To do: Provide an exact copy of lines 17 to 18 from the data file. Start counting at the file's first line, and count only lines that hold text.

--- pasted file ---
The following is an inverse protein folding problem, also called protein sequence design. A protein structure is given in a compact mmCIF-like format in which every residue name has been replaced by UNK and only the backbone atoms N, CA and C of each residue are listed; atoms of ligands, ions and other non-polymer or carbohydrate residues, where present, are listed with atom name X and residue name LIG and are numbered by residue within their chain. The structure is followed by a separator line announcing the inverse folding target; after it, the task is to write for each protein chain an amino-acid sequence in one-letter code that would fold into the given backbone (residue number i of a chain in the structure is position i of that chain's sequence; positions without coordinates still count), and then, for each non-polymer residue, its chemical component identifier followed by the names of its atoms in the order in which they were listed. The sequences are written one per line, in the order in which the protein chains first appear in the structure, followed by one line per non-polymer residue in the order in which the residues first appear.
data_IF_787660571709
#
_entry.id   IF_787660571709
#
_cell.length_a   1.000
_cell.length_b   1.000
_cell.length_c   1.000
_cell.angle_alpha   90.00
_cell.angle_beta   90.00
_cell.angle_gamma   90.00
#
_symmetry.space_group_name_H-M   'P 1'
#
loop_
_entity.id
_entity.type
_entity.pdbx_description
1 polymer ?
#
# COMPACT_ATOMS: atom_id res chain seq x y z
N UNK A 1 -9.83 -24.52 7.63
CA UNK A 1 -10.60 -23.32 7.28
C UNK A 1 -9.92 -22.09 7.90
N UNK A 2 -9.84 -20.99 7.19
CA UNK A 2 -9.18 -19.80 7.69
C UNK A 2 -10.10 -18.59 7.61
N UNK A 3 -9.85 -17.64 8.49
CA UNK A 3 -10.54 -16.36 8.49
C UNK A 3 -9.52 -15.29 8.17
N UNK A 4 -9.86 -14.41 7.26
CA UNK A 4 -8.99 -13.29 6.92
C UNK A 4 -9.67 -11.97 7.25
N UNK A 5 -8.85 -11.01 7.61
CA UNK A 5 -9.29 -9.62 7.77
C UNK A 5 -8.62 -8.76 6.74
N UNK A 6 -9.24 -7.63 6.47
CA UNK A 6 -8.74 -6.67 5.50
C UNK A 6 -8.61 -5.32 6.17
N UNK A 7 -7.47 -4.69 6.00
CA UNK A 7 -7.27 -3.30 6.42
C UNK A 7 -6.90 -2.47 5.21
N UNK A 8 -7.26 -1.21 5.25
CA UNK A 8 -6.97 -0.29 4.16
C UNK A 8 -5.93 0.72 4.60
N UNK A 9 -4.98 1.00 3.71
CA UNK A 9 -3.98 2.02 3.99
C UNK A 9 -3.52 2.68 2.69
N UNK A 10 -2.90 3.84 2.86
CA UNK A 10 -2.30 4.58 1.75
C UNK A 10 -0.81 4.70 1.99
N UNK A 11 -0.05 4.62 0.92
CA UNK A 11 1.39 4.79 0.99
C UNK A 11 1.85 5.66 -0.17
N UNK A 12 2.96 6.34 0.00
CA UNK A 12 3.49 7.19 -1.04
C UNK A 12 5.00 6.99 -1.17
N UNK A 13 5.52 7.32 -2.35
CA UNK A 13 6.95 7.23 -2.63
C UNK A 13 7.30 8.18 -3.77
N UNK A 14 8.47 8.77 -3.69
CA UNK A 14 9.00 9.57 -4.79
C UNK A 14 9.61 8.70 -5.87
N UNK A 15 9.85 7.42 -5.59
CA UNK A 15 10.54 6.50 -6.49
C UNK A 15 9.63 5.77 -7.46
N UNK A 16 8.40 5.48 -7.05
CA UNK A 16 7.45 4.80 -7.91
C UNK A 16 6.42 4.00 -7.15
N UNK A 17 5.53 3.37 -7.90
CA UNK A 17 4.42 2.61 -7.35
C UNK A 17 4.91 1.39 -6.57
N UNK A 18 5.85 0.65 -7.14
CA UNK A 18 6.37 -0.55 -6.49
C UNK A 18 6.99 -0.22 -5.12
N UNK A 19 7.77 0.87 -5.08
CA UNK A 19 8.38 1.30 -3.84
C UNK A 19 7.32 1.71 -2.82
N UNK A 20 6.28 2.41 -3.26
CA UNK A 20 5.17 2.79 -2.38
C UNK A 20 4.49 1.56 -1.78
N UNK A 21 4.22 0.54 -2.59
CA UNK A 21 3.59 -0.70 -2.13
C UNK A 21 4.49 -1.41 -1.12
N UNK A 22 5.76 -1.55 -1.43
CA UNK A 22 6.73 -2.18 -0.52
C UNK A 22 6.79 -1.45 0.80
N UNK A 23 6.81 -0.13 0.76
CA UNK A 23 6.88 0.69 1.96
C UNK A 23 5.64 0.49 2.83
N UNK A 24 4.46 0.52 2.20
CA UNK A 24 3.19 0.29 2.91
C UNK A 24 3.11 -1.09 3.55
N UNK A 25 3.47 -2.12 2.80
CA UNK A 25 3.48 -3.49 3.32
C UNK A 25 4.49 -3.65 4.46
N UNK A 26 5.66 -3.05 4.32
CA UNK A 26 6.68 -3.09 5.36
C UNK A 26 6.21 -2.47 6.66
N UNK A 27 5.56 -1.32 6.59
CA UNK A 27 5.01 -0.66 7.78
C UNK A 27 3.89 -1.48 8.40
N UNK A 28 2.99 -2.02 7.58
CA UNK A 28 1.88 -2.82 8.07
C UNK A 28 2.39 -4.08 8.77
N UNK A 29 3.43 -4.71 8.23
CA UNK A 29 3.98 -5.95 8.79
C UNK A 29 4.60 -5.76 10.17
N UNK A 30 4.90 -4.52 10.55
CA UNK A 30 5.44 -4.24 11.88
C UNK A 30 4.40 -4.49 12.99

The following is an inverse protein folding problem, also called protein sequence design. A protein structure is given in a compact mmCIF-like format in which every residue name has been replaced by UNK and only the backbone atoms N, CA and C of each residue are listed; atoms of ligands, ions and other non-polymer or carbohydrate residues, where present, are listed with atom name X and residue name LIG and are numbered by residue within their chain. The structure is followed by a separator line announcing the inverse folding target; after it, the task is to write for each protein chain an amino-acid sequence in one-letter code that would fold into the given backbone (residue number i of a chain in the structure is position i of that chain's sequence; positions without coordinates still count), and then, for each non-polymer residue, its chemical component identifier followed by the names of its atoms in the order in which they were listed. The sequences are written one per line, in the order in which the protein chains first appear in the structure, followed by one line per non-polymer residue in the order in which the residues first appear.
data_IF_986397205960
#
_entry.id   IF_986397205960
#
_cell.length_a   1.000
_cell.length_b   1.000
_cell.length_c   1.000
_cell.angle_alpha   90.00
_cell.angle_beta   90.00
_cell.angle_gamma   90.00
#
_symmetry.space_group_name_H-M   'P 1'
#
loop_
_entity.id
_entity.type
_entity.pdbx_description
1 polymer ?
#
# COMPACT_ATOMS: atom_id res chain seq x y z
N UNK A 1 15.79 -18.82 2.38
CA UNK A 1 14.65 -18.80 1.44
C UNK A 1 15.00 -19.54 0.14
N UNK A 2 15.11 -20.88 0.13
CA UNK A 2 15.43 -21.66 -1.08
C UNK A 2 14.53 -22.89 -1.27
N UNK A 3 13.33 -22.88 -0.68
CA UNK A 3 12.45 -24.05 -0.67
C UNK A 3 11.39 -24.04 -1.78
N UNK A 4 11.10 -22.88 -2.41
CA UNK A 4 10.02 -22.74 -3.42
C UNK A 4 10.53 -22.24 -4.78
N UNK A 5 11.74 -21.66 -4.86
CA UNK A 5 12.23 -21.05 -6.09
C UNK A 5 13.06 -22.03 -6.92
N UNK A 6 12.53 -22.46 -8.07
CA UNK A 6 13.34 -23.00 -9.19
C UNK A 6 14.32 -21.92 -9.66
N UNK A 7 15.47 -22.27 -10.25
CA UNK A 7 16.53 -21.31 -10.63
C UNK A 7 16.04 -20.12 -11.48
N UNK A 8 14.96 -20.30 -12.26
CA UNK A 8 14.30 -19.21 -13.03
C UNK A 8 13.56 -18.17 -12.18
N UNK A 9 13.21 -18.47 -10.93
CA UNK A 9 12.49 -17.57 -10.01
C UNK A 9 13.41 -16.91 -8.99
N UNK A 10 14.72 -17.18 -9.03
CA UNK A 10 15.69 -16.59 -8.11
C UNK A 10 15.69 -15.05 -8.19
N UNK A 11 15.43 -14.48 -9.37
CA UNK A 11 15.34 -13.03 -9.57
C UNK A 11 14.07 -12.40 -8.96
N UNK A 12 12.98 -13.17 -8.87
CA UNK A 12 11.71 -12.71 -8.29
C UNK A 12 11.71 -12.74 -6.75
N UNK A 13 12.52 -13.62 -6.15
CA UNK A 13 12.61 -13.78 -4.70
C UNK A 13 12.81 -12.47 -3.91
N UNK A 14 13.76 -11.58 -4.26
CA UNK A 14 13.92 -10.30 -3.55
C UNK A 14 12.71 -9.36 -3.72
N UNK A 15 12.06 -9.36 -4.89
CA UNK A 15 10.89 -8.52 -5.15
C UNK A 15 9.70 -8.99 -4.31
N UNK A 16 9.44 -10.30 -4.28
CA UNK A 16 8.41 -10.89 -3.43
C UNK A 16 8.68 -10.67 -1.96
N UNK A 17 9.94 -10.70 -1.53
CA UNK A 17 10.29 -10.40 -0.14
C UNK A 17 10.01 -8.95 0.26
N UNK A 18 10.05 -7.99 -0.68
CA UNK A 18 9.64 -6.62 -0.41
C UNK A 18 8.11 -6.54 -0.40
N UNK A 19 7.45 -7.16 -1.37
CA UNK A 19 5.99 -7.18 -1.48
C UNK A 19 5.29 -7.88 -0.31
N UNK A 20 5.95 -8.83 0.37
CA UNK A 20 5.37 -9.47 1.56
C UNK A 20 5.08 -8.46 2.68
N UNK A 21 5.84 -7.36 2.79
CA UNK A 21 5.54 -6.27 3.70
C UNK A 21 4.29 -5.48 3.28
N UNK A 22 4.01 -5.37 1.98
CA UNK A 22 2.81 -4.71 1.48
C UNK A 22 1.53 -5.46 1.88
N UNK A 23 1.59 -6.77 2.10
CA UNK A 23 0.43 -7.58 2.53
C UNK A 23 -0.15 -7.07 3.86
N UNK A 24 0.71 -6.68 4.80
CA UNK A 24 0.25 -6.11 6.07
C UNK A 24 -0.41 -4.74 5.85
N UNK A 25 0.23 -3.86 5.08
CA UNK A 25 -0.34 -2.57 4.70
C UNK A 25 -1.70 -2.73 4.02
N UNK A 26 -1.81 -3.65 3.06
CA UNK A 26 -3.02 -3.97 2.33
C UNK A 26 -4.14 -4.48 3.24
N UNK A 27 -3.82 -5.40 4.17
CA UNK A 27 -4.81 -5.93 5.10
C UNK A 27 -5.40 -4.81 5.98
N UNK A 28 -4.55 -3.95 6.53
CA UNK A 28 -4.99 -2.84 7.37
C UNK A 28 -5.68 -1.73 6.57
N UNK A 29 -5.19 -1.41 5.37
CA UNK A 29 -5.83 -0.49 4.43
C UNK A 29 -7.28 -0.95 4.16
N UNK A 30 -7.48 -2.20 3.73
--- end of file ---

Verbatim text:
_entity.type
_entity.pdbx_description